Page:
Proposal: Allow illegal reflective access by default in JDK 9
uschindler at apache.org
Thu May 18 16:08:21 UTC 2017
To me this proposal is a Desaster. I'd not do this. Buggy software may use the big kill switch.
Sorry Red Hat guys: that's what you triggered with your "no". Bravo! I am impressed!
Sorry Gradle, the worst design in software about environment variables made the whole world again as unsafe as before. We will again see ongoing security updates in Java just fix fix holes that are opened by default. When I have read the mails yesterday, I thought: do you really want to build your software with such a broken tool and it's ecosystem? Can you not just tell the plug-in authors to fix their shit and fix your API to work correct?
Amazon S3 software dilettantes: Fix your EC2 security software to not undermine the Java security system! I can bring many more: Don't do that in security relevant tools or build systems many people rely on!
Today is the worst day in Java history.
Am 18. Mai 2017 16:48:40 MESZ schrieb mark.reinhold at oracle.com:
>Over time, as we've gotten closer and closer to the JDK 9 GA date, more
>and more developers have begun paying attention the actual changes in
>this release. The strong encapsulation of JDK-internal APIs has, in
>particular, triggered many worried expressions of concern that code
>works on JDK 8 today will not work on JDK 9 tomorrow, yet no advance
>warning of this change was given in JDK 8.
>To help the entire ecosystem migrate to the modular Java platform at a
>more relaxed pace I hereby propose to allow illegal reflective access
>from code on the class path by default in JDK 9, and to disallow it in
>a future release.
>In short, the existing "big kill switch" of the
>option  will become the default behavior of the JDK 9 run-time
>though without as many warnings. The current behavior of JDK 9, in
>illegal reflective-access operations from code on the class path are
>permitted, will become the default in a future release. Nothing will
>change at compile time.
>In detail, the recently-introduced `--permit-illegal-access` option
>be replaced by a more-general option, `--illegal-access`. This option
>will take a single keyword parameter, as follows:
> This will be the default mode for JDK 9. It opens every package in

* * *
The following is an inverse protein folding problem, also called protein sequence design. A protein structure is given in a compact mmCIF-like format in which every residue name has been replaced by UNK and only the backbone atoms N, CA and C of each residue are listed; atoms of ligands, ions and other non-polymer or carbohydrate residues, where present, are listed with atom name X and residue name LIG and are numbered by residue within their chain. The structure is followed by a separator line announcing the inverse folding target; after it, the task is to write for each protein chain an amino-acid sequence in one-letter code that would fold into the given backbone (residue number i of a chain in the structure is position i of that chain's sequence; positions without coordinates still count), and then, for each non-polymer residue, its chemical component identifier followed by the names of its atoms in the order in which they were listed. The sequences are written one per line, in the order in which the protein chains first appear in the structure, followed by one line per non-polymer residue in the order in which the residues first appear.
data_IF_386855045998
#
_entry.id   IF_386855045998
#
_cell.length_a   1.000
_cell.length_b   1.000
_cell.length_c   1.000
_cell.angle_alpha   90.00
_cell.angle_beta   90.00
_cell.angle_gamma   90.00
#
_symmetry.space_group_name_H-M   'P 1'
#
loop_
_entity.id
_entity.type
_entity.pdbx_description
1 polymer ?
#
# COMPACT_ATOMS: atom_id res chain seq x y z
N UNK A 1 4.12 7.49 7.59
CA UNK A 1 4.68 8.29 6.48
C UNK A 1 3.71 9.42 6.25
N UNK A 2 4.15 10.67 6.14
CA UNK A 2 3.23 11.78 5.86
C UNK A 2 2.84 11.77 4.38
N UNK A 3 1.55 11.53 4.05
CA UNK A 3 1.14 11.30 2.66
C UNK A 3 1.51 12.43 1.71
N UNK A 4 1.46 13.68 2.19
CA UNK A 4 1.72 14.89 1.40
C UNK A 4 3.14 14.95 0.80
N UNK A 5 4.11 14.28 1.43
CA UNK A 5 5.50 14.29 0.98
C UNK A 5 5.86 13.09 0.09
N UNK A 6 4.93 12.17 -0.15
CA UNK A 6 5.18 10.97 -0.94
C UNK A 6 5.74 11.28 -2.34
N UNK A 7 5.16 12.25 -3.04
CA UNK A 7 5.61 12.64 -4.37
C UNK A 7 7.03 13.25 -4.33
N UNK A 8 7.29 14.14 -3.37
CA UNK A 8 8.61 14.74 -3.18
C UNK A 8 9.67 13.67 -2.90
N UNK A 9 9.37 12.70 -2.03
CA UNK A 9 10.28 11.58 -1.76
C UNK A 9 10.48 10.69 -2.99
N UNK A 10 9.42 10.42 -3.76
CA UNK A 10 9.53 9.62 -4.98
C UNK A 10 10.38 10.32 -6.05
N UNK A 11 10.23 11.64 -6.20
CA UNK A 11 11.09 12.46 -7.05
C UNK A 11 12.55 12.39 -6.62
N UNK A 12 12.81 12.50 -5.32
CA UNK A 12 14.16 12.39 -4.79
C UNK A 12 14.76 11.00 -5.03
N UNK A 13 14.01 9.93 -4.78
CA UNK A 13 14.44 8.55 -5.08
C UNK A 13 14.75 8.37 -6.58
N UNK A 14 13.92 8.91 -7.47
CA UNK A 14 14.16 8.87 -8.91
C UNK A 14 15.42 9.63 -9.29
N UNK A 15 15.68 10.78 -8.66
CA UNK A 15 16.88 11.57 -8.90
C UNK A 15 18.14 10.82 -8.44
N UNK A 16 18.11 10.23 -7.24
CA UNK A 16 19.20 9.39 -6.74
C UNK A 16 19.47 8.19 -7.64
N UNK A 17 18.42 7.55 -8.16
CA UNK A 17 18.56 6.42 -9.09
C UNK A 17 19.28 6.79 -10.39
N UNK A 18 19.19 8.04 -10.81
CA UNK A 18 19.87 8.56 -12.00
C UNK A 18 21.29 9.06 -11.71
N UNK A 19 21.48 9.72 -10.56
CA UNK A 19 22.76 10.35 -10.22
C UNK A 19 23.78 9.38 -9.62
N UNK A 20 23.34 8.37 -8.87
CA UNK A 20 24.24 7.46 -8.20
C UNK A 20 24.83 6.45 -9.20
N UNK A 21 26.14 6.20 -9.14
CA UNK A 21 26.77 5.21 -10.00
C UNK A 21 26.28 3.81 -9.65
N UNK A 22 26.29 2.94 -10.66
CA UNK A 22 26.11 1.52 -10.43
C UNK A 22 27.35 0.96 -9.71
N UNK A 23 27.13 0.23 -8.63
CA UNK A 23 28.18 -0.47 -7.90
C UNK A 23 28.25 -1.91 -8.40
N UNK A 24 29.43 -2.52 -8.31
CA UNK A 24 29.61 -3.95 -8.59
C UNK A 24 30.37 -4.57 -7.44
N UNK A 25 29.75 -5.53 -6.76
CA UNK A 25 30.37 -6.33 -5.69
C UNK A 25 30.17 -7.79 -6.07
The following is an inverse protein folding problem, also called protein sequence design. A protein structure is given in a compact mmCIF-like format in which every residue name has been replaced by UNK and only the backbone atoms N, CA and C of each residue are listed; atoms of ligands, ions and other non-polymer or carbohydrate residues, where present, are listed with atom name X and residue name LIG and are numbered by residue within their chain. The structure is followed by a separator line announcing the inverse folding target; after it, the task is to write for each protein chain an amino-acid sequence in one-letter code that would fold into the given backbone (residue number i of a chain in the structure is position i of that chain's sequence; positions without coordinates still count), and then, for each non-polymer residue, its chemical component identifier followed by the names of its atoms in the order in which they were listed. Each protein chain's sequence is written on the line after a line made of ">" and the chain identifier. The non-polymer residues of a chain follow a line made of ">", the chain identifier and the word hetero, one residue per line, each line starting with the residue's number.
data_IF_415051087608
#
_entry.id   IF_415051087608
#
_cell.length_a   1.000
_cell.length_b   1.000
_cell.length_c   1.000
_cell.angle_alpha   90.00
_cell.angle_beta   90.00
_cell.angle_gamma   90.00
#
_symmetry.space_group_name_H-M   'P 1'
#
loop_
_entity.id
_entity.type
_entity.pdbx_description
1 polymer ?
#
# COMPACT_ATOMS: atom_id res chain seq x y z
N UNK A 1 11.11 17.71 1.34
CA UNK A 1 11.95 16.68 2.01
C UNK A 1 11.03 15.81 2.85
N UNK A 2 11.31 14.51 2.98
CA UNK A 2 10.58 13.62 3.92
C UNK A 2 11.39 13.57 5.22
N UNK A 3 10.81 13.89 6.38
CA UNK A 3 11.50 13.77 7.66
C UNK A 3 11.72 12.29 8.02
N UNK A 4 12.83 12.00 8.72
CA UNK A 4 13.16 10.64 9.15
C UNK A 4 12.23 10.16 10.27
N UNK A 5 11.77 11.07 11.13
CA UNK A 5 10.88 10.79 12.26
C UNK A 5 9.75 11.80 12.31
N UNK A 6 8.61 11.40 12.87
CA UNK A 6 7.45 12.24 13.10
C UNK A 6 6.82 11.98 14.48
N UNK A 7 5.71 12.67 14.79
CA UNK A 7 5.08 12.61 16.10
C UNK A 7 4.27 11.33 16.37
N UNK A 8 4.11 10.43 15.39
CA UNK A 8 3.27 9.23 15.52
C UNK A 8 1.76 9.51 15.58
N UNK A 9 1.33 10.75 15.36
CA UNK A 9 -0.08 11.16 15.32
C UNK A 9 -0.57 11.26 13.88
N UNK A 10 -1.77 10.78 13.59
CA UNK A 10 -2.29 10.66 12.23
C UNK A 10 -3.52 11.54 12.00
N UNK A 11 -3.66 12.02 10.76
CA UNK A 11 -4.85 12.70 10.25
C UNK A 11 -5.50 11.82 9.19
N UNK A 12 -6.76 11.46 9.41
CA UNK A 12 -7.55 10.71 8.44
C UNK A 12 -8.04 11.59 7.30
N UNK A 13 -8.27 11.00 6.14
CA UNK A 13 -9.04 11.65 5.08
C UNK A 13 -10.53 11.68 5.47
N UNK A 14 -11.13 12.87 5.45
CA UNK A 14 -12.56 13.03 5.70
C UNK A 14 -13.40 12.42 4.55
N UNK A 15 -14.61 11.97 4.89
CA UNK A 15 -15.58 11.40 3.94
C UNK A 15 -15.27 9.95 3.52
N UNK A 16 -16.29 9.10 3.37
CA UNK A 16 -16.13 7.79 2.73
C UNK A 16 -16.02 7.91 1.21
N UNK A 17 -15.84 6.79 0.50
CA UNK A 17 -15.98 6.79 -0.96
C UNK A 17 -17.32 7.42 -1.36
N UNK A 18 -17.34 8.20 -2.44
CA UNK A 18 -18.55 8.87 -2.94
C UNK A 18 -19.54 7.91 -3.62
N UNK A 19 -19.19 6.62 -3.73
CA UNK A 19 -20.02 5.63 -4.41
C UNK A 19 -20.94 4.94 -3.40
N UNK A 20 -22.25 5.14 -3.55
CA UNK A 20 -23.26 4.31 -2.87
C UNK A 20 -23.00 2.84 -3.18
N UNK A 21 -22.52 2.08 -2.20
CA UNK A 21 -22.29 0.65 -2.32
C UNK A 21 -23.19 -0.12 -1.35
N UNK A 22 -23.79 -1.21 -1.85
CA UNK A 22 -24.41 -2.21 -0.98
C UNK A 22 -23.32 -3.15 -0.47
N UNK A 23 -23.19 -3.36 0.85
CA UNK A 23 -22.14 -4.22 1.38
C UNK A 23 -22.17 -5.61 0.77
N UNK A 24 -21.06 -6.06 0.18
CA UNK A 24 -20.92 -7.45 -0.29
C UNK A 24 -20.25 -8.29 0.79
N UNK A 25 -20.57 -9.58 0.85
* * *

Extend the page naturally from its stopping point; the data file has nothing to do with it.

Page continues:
> every explicit module to code in all unnamed modules, i.e., code on
> the class path, just as `--permit-illegal-access` does today.
> The first illegal reflective-access operation causes a warning to be
> issued, as with `--permit-illegal-access`, but no warnings are issued
> after that point. This single warning will describe how to enable
> further warnings.
> This causes a warning message to be issued for each illegal
> reflective-access operation. This is equivalent to the current
> `--permit-illegal-access` option.
> This causes both a warning message and a stack trace to be shown
> for each illegal reflective-access operation. This is equivalent
> to combining today's `--permit-illegal-access` option with
> This disables all illegal reflective-access operations except for
> those enabled by other command-line options, such as `--add-opens`.
> This will become the default mode in a future release.
> - The proposed default mode enables the run-time system to issue a
> warning message, possibly at some time long after startup, without
> having been explicitly requested to do so. This may be a surprise
> in production environments, since it's extremely unusual for the
> run-time system to issue any warning messages at all. If the default
> mode permits illegal reflective access, however, then it's essential
> to make that known so that people aren't surprised when this is no
> longer the default mode in a future release.
> - Warning messages in any mode can be avoided, as before, by the
> judicious use of the `--add-exports` and `--add-opens` options.
> - This proposal will, if adopted, require adjustments to JEP 260,
> "Encapsulate Most Internal APIs" . APIs that are internal to the
> JDK will still be strongly encapsulated from the standpoint of code
> in modules, whether those modules are automatic or explicit, but they
> will not appear to be encapsulated at run time from the standpoint of
> code on the class path.
>- When `deny` becomes the default mode then I expect `permit` to remain
> supported for at least one release, so that developers can continue
> to migrate their code. The `permit`, `warn`, and `debug` modes will,
> over time, be removed, as will the `--illegal-access` option itself.
> (For launch-script compatibility the unsupported modes will most
> likely just be ignored, after issuing a warning to that effect.)
> - This change will not magically solve every JDK 9 adoption problem.
> The concrete types of the built-in class loaders are still different,
> `rt.jar` is still gone, the layout of a system image is still not the
> same, and the version string still has a new format.
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